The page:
It’s the last week of August. Several economic reports will be released in the coming days. They include the US deflator of consumer expenditures that the Federal Reserve targets, China’s PMI, and the eurozone’s preliminary August CPI. It is not that the data do not matter, but investors realize the die is cast.
They are looking further afield. The next US tax increase on Chinese imports goes into effect on September 1, and Beijing has threatened to retaliate. The Federal Reserve and the ECB will ease policy in the coming weeks. The twice-delayed Japanese sales tax hike will be implemented in about five weeks.
A cartoon I saw recently seems to capture the sentiment in the market at the moment. One person was carrying a sign like the “end is nigh” and another person complains about the optimism, that this could last forever. Whether it is the protest in Hong Kong, negative interest rates, or the US-China trade conflict, many think the status quo is unsustainable, and others believe it can persist as in a “new normal.”
Paradoxically, both may be true. The market may have gone too far in the short-term, but it does not mean a return to the status quo ante. Some suspect that the collapse of Argentina’s 100-year bond that was oversubscribed when it was sold in 2017 ($9.75 bln of bids for the $2.75 bln offering) and the poor reception to Germany’s sale of a zero-coupon 30-year bond (which based on pricing was tantamount to a yield-to-maturity of -11 bp), is a turning point. It also coincides with a ratchet up in the decibel of arguments that monetary policy is exhausted and fiscal policy is required.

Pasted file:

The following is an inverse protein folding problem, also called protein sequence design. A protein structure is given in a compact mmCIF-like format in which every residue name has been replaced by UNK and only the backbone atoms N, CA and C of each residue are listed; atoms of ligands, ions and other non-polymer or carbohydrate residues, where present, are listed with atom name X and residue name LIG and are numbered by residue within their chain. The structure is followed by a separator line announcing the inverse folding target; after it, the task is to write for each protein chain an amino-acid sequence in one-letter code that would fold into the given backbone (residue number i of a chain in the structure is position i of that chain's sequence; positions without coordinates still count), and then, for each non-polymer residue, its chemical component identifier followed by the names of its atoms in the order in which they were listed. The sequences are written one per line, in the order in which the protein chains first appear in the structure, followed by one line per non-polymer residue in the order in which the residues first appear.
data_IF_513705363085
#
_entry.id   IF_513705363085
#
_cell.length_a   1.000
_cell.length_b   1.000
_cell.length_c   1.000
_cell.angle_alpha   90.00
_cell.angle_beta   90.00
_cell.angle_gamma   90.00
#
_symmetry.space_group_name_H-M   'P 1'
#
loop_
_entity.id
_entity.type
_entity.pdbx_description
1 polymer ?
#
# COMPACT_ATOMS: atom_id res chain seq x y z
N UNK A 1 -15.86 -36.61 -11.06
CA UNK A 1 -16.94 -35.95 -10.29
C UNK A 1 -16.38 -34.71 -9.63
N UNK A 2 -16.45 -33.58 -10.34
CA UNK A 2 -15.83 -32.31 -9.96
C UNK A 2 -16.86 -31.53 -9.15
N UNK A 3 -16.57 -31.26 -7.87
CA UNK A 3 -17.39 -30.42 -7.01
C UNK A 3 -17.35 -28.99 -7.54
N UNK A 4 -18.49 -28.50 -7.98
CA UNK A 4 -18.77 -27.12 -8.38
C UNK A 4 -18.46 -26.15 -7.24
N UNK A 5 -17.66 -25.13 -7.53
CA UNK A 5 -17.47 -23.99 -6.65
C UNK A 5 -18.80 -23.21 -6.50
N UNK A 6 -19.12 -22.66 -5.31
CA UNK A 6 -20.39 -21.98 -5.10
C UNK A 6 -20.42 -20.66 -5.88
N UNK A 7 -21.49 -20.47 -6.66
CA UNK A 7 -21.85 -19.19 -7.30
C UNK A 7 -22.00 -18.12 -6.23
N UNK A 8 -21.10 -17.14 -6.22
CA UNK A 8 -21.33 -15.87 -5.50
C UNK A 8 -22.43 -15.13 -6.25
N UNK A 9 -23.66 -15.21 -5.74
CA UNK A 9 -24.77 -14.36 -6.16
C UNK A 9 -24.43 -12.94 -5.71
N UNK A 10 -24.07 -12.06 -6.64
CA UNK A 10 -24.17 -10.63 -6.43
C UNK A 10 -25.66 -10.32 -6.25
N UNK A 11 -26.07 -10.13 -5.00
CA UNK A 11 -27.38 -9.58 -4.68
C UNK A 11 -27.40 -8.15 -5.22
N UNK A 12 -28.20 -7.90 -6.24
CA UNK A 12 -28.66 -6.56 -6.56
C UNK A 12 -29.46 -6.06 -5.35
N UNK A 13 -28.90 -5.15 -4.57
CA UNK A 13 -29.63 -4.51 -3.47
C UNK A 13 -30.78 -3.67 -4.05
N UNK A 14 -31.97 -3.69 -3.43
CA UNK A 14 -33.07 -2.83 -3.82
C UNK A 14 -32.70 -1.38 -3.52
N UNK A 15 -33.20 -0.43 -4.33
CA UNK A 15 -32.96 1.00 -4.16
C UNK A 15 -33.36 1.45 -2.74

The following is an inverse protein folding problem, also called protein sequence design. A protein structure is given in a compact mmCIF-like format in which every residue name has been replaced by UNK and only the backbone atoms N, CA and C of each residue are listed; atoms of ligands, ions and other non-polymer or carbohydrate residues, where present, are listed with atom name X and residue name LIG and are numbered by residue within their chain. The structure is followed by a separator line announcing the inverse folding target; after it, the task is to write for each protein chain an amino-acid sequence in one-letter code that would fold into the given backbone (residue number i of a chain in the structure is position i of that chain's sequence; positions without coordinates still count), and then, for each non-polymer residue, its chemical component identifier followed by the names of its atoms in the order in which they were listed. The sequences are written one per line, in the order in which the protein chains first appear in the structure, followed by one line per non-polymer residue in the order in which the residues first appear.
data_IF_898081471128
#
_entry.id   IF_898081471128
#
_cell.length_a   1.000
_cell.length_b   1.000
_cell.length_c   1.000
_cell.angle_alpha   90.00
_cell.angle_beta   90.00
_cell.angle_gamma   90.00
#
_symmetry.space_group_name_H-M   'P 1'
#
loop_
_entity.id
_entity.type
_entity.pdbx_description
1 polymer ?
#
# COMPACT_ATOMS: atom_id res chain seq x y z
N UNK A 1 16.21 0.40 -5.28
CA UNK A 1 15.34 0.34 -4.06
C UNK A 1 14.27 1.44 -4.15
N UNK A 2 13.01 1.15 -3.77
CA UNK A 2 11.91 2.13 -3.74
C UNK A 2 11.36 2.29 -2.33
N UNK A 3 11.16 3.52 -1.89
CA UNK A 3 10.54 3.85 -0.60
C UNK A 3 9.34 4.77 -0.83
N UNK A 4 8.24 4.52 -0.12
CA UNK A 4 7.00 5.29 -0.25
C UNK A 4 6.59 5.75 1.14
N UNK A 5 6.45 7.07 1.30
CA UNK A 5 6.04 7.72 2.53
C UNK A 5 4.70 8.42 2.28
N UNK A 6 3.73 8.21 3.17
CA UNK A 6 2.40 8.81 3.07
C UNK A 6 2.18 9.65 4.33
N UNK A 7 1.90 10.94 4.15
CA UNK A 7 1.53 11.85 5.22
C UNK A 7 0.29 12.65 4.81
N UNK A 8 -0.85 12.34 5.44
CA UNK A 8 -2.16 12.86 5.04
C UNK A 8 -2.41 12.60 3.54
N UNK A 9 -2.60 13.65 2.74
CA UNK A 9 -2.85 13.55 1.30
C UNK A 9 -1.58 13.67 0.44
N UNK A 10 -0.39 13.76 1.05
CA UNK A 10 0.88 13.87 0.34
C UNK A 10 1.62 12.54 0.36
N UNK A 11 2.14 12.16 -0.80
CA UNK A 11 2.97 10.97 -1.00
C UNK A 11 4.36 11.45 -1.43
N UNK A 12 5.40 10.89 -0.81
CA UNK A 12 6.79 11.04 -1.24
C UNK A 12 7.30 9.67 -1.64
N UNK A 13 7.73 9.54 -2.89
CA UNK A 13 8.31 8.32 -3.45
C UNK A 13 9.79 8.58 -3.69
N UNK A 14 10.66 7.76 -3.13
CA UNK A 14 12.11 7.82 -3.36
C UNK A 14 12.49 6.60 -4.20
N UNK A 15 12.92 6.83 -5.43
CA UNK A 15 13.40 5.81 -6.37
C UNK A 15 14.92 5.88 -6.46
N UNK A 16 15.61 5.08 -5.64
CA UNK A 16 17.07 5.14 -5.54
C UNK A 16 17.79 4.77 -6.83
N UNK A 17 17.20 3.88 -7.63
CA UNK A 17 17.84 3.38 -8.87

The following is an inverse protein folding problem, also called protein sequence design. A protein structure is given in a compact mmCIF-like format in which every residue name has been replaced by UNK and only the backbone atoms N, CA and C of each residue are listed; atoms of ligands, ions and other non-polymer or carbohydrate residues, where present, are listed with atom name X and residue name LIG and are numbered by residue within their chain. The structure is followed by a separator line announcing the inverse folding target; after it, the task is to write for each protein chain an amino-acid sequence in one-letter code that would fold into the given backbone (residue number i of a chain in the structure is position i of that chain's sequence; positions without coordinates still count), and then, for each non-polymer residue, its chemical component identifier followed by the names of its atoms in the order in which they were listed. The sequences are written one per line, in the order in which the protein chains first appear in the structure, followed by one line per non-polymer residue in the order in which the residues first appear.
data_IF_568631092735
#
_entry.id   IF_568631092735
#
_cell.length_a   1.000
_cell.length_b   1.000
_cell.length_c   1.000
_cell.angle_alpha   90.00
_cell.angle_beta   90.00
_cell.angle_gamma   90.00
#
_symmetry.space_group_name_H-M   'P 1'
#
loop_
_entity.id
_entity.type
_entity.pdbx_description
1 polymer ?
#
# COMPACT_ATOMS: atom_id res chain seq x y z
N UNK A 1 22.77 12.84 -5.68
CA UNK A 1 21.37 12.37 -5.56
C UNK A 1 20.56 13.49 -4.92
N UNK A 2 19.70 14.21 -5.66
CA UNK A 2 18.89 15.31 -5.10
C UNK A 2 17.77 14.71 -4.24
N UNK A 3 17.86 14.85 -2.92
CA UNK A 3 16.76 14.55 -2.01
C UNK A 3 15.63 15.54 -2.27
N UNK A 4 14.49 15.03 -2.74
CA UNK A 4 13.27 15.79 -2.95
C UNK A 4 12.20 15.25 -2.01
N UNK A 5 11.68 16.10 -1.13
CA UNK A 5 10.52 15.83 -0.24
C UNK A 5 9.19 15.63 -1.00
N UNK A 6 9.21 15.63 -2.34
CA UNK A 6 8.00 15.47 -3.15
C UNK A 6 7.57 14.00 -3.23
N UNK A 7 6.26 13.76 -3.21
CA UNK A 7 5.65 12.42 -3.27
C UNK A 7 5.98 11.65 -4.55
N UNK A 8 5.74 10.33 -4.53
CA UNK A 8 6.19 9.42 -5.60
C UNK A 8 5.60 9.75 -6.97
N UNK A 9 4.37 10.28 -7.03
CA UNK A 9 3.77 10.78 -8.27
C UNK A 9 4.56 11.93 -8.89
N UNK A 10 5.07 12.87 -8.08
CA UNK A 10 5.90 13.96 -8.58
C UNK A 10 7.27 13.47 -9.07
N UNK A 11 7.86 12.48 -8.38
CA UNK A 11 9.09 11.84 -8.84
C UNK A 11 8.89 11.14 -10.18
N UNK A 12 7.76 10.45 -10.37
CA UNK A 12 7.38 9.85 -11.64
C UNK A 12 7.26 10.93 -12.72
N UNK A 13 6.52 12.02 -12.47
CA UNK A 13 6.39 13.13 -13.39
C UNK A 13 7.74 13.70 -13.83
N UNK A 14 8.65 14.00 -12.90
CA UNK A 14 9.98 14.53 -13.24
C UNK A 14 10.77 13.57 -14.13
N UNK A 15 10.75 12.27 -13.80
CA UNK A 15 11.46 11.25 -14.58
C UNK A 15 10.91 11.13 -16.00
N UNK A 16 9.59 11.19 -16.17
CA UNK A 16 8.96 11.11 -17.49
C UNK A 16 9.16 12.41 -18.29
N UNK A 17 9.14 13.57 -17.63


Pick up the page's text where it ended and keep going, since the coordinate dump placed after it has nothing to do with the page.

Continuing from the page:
The poor data from northern Europe, and especially the slump in Germany, are fanning hopes that the purse strings will loosen. The Bundesbank acknowledged that the Germany economy may be contracting in the current quarter, which would be the third of the past five quarters. The year-over-year pace has been below 1% for the past three quarters. Germany is moving to end the Solidarity Tax for most, but there still is a reluctance to do anything meaningful in terms of new stimulus, which, as of last week, the Bundesbank thought unnecessary. Yet, even the amount that the German SPD Finance Minister suggested (~50 bln euros) seemed like a rounding error for the roughly 3.4 trillion euro economy.
In this interregnum period, economists, investors, and armchair quarterbacks bounce between advocating monetary and fiscal policy to address the challenges. If monetary policy has been over-relied on in recent years, it is that many previously argued fiscal policy was exhausted. How can a debt crisis be addressed by more debt, cried a common refrain?
We are in between, and in that vacuum, economic nationalism stepped up. It could be a place holder, and perhaps it may not be clear until after 2020. Although the US does not have a monopoly on economic nationalism, a re-embracement of the multilateralism could go a long way toward arresting this movement. On the other hand, there is no reason that the next strategy must be in the liberal internationalist tradition.
China had put investors on notice that it would take action if the US escalated the trade conflict, and ahead of the weekend, it did just that. Like the US, it announced a set to begin on September 1 and another to be levied in mid-December. US crude oil and soy will be taxed by an extra 5% starting next month, for example, while the 25% tariff on US cars that had been previously suspended would be re-instituted. Some models would be hit with an additional 10% tax, in mid-December. All told, some US vehicles will have as much as a 50% tariff.